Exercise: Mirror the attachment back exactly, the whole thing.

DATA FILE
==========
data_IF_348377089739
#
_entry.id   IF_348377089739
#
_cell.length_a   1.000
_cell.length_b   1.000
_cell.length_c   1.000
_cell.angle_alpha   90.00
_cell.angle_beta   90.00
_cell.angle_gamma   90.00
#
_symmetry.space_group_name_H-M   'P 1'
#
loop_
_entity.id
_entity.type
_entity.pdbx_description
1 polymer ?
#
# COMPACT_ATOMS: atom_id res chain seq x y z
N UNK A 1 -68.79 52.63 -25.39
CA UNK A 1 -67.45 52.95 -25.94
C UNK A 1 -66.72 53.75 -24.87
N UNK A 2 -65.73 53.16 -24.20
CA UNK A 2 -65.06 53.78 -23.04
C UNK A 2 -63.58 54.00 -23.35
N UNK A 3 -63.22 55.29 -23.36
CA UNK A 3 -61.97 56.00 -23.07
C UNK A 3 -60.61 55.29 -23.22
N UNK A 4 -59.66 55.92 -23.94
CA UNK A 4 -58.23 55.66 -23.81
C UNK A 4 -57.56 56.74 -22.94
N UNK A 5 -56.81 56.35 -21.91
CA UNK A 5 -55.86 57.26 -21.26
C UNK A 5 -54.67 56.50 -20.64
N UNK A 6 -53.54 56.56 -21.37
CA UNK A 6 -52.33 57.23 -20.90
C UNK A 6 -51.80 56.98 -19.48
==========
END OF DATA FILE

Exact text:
data_IF_348377089739
#
_entry.id   IF_348377089739
#
_cell.length_a   1.000
_cell.length_b   1.000
_cell.length_c   1.000
_cell.angle_alpha   90.00
_cell.angle_beta   90.00
_cell.angle_gamma   90.00
#
_symmetry.space_group_name_H-M   'P 1'
#
loop_
_entity.id
_entity.type
_entity.pdbx_description
1 polymer ?
#
# COMPACT_ATOMS: atom_id res chain seq x y z
N UNK A 1 -68.79 52.63 -25.39
CA UNK A 1 -67.45 52.95 -25.94
C UNK A 1 -66.72 53.75 -24.87
N UNK A 2 -65.73 53.16 -24.20
CA UNK A 2 -65.06 53.78 -23.04
C UNK A 2 -63.58 54.00 -23.35
N UNK A 3 -63.22 55.29 -23.36
CA UNK A 3 -61.97 56.00 -23.07
C UNK A 3 -60.61 55.29 -23.22
N UNK A 4 -59.66 55.92 -23.94
CA UNK A 4 -58.23 55.66 -23.81
C UNK A 4 -57.56 56.74 -22.94
N UNK A 5 -56.81 56.35 -21.91
CA UNK A 5 -55.86 57.26 -21.26
C UNK A 5 -54.67 56.50 -20.64
N UNK A 6 -53.54 56.56 -21.37
CA UNK A 6 -52.33 57.23 -20.90
C UNK A 6 -51.80 56.98 -19.48